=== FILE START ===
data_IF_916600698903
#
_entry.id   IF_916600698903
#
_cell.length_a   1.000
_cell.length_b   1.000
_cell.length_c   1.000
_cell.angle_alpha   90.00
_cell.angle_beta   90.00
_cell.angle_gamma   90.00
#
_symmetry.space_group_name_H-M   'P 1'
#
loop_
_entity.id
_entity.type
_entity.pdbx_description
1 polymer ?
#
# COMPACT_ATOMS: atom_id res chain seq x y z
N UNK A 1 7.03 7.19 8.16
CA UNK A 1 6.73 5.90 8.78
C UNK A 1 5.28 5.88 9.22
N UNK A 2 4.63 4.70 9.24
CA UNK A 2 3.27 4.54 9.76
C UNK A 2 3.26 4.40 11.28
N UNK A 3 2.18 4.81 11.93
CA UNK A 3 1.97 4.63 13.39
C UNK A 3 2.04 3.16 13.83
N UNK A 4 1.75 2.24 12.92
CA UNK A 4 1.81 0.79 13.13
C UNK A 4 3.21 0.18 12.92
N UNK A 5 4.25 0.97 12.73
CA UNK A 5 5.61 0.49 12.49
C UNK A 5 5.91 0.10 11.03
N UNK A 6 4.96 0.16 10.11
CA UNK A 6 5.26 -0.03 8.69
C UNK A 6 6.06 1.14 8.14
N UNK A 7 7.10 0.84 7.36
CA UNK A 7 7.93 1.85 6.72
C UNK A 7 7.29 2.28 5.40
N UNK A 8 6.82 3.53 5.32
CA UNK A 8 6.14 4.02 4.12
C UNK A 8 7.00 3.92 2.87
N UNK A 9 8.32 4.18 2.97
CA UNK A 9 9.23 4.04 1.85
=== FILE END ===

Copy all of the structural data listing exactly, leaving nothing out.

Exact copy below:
data_IF_916600698903
#
_entry.id   IF_916600698903
#
_cell.length_a   1.000
_cell.length_b   1.000
_cell.length_c   1.000
_cell.angle_alpha   90.00
_cell.angle_beta   90.00
_cell.angle_gamma   90.00
#
_symmetry.space_group_name_H-M   'P 1'
#
loop_
_entity.id
_entity.type
_entity.pdbx_description
1 polymer ?
#
# COMPACT_ATOMS: atom_id res chain seq x y z
N UNK A 1 7.03 7.19 8.16
CA UNK A 1 6.73 5.90 8.78
C UNK A 1 5.28 5.88 9.22
N UNK A 2 4.63 4.70 9.24
CA UNK A 2 3.27 4.54 9.76
C UNK A 2 3.26 4.40 11.28
N UNK A 3 2.18 4.81 11.93
CA UNK A 3 1.97 4.63 13.39
C UNK A 3 2.04 3.16 13.83
N UNK A 4 1.75 2.24 12.92
CA UNK A 4 1.81 0.79 13.13
C UNK A 4 3.21 0.18 12.92
N UNK A 5 4.25 0.97 12.73
CA UNK A 5 5.61 0.49 12.49
C UNK A 5 5.91 0.10 11.03
N UNK A 6 4.96 0.16 10.11
CA UNK A 6 5.26 -0.03 8.69
C UNK A 6 6.06 1.14 8.14
N UNK A 7 7.10 0.84 7.36
CA UNK A 7 7.93 1.85 6.72
C UNK A 7 7.29 2.28 5.40
N UNK A 8 6.82 3.53 5.32
CA UNK A 8 6.14 4.02 4.12
C UNK A 8 7.00 3.92 2.87
N UNK A 9 8.32 4.18 2.97
CA UNK A 9 9.23 4.04 1.85